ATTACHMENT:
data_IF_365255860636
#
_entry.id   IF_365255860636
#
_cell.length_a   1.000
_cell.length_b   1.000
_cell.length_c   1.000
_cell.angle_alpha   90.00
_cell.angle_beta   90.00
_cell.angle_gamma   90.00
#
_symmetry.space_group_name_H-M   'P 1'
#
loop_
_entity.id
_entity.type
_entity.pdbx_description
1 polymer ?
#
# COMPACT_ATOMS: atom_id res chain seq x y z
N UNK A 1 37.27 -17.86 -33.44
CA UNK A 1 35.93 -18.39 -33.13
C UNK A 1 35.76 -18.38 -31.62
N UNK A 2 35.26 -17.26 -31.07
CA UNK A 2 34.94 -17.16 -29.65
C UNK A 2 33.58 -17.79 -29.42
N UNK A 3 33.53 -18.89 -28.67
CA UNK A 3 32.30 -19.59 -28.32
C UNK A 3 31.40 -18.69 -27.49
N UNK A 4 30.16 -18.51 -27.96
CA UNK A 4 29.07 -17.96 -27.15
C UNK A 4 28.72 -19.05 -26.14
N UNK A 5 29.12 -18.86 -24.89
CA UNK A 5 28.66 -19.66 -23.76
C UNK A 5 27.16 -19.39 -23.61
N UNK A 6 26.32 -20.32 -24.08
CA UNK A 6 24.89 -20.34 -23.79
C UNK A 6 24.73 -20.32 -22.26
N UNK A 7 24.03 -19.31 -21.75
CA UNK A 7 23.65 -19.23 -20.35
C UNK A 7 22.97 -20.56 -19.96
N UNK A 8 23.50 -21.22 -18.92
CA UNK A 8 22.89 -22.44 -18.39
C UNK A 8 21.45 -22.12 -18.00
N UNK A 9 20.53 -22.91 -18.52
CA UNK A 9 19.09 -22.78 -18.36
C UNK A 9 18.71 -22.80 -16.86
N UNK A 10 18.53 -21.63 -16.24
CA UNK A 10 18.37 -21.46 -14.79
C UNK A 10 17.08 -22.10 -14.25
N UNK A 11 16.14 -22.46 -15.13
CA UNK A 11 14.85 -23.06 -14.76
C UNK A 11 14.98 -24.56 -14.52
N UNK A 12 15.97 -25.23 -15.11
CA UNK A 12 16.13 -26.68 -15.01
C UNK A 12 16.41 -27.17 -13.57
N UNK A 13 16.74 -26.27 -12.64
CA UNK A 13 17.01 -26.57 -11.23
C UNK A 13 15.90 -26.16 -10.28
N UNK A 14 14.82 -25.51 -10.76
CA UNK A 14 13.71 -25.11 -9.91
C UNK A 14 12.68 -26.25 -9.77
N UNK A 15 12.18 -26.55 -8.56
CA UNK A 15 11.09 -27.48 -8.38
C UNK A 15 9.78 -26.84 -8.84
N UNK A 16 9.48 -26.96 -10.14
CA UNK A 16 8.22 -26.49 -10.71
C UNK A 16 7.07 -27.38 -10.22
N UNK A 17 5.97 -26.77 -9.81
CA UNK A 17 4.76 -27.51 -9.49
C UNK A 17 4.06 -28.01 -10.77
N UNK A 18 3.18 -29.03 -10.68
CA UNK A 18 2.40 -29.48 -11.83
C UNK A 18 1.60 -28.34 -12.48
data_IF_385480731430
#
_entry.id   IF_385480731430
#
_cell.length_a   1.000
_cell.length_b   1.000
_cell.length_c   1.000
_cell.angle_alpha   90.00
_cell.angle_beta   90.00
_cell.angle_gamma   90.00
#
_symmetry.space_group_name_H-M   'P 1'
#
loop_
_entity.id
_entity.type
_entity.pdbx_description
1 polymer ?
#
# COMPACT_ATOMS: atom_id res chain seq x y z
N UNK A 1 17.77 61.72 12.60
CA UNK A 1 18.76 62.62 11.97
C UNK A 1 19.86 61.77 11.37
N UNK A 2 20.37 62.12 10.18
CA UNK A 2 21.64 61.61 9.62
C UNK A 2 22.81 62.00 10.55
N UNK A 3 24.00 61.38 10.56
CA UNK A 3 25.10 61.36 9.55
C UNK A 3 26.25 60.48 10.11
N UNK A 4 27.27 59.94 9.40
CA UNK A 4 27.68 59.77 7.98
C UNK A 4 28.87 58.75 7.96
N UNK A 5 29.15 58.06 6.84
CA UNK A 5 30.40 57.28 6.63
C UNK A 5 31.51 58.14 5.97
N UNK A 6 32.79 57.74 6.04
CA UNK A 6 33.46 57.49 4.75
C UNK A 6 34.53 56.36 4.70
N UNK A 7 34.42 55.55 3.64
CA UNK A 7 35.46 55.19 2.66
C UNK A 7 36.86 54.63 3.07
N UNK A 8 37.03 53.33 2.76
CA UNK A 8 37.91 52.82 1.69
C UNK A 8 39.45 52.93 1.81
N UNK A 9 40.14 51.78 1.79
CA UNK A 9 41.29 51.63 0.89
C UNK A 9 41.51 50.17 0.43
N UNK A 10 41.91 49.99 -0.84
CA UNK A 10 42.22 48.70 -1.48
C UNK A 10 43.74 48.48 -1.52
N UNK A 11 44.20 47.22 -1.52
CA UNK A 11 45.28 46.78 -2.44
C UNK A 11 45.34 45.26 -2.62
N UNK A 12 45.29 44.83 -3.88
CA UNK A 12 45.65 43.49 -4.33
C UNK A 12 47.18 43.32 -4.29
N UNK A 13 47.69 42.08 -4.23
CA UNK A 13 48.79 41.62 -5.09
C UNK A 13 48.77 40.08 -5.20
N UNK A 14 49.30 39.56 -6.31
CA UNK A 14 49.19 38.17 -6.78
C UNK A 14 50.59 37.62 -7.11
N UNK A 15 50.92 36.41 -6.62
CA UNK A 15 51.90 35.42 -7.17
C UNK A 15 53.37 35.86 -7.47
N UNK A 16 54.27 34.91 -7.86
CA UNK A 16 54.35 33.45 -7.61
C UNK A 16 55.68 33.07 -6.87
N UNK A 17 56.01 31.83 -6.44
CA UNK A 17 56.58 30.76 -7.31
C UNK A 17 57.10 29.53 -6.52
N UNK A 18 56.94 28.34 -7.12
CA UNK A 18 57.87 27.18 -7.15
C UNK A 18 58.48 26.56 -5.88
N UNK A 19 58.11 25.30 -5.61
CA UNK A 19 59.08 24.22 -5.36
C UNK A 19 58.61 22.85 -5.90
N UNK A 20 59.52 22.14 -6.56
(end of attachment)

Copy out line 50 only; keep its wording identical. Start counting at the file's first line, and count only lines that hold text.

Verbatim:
C UNK A 10 17.08 -22.10 -14.25